Helen Yoshikawa walked into the courtroom in downtown Los Angeles armed with four pages of talking points. Kathy Pahlow came loaded with questions.
They knew they’d already lost their case, but this was their one chance to address UCLA’s lawyers — to explain that their dead parents were more than body parts and their failed lawsuit about more than money.
“I wanted to have the satisfaction,” Yoshikawa said, “of looking them in the eye and telling them who we were. I know some people would say it’s a lost cause, but it didn’t feel that way to me.”
Pahlow and Yoshikawa were among dozens of family members who sued UCLA after a scandal erupted over its body donation program. Thursday’s hearing was the final step in a drama that began in 2004 with the discovery that bodies willed to UCLA for medical research were, essentially, being sold on the open market.
The scheme was a clandestine collaboration between the willed-body program’s director and a private tissue broker, who told The Times he retrieved the corpses from UCLA’s cold storage room, cut them into pieces with power tools and hauled them off, packaged in coolers. He made more than $1 million providing the cadavers and body parts to pharmaceutical and medical firms.
Both men were sent to prison, and the university’s body donor program temporarily shut down. News coverage and legal proceedings had exposed embarrassing problems in macabre detail: Unsanitary conditions, overcrowded cadaver rooms, a tracking process so disorganized that UCLA couldn’t account for hundreds of bodies.
The body of Yoshikawa’s mother, Ruth Helen Lance, was one that disappeared.
Yoshikawa told the lawyers her mother’s story: She grew up poor during the Great Depression, struggled in school with learning problems, was widowed two weeks before her only child was born and cleaned houses and cared for others’ children to raise her daughter and put her through college.
She decided before she died in 2002 to donate her body to the university. “She liked to think she’d help educate some young doctor,” recalled Yoshikawa, a retired third-grade teacher who graduated from UC Berkeley. Her stepfather also bequeathed his body to UCLA when he died in 2000.
“They didn’t have good lives,” Yoshikawa said. “There were lots of obstacles and disappointments…. They saw this as a way to do something good, to be more in death than they were in life.” Instead, she told the assembled lawyers, her stepfather was “chopped into ice-chest-size pieces and illegally sold to the highest bidder.”
And her mother, who “felt so proud that despite a difficult life, she had something special to offer in death … was so worthless and unimportant to UCLA that they have no record of what happened to her.”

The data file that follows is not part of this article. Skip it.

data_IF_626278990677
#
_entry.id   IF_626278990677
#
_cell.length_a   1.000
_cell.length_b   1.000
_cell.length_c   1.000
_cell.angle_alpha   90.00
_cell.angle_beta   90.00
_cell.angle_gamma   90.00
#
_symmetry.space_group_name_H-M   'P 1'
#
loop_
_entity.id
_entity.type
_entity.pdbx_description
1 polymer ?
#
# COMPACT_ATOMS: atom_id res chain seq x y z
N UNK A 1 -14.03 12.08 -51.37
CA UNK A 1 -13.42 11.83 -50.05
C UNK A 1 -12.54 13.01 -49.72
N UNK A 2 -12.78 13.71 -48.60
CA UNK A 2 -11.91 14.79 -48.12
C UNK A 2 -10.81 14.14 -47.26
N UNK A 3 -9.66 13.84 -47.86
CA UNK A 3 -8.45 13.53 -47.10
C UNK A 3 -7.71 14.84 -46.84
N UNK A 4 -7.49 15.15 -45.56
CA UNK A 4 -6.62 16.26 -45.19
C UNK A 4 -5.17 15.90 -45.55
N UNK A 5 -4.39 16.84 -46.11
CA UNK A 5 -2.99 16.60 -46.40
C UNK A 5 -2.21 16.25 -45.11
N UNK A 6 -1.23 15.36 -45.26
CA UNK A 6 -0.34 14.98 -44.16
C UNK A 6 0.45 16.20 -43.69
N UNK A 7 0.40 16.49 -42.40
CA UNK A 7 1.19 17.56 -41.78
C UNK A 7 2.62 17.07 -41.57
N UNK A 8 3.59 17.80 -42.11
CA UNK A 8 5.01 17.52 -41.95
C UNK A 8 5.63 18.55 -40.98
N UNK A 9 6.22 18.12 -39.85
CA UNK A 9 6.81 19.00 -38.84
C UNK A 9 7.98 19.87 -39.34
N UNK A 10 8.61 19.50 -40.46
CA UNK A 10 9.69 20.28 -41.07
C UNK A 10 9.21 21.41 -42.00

I wasn’t allowed in the courtroom on Thursday; it was a private lawsuit settlement conference — a formality in a case that had already been deemed a non-starter.
Dozens of families had sued the UC Regents, alleging that UCLA violated its agreement to use the bodies for medical research and treat the remains with dignity. But the state Supreme Court ruled last year in one of those cases that the university had no legally enforceable duties to the families; that its agreement was with the deceased.
That left survivors with two choices: agree to dismiss their lawsuits or lose in court and pick up the bill for UCLA’s legal fees. Most signed off; only three of the 300 original plaintiffs bothered to show up Thursday in court.
“I think most people just decided ‘that’s enough’ and gave up,” said Yoshikawa. She felt better for going, she said. “I knew it wasn’t going to change the outcome, but somebody had to speak for the people who had their ‘gift of knowledge,’ as UCLA called it on their website, dishonored and abused.”
Pahlow is still struggling to figure out how she feels. The body of her mother, Jacqueline Brown, has also not been accounted for. “I wanted to know how this could happen. You think ‘This is UCLA; it so prestigious.’ And they have no responsibility?”
I asked her to tell me about her mother. There was silence, then a rush of thoughts; words stumbling over one another.
She was born in Trinidad and traveled the world. “She made friends of every age in every place she visited.” She had three children, she lived in Seattle, she died of pulmonary fibrosis, she was always laughing. She wanted to be an organ donor, but her illness made that impossible. She left her body to UCLA because she spent her last six months in Redondo Beach, living with Pahlow, her oldest daughter.
I spoke with Pahlow’s brother-in-law, who lives near Atlanta. Bud Turner is married to Ann, Jacqueline’s other daughter. “Nan,” their nickname for grandma, spent nine months living with them, in constant pain but “always in a good mood,” he said.
The lawsuit “was never about the money,” he said. “It’s the moral issue. Maybe UCLA won the legal decision; maybe they had a better case. But to take all these people who had a real story, a real loving family … and they get lost in this quagmire of legalism.”
The Body Donor program, meanwhile, is back in business, with safeguards including better locks on cadaver labs, more explicit consent forms for donors, more freezer space for specimens, and tiny electronic transmitters embedded in cadavers to track them.
Nan’s daughters have a hard time letting go “because there’s no resolution. All anybody wants is to have a warm memory of someone who’s gone. Here, there’s nothing you can take away that’s not borderline grotesque. Now whenever her name comes up, it’s like everybody gets quiet,” Turner said.
“Kathy keeps saying ‘Do you think Mom would think I’m doing the right thing?’ I think she’s still kind of looking for her mom — who was a devout Catholic — to say, ‘You’ve done a good job. I can rest in peace now.’
“I told her just by showing up, your mom would be proud. You’ve done the right thing.”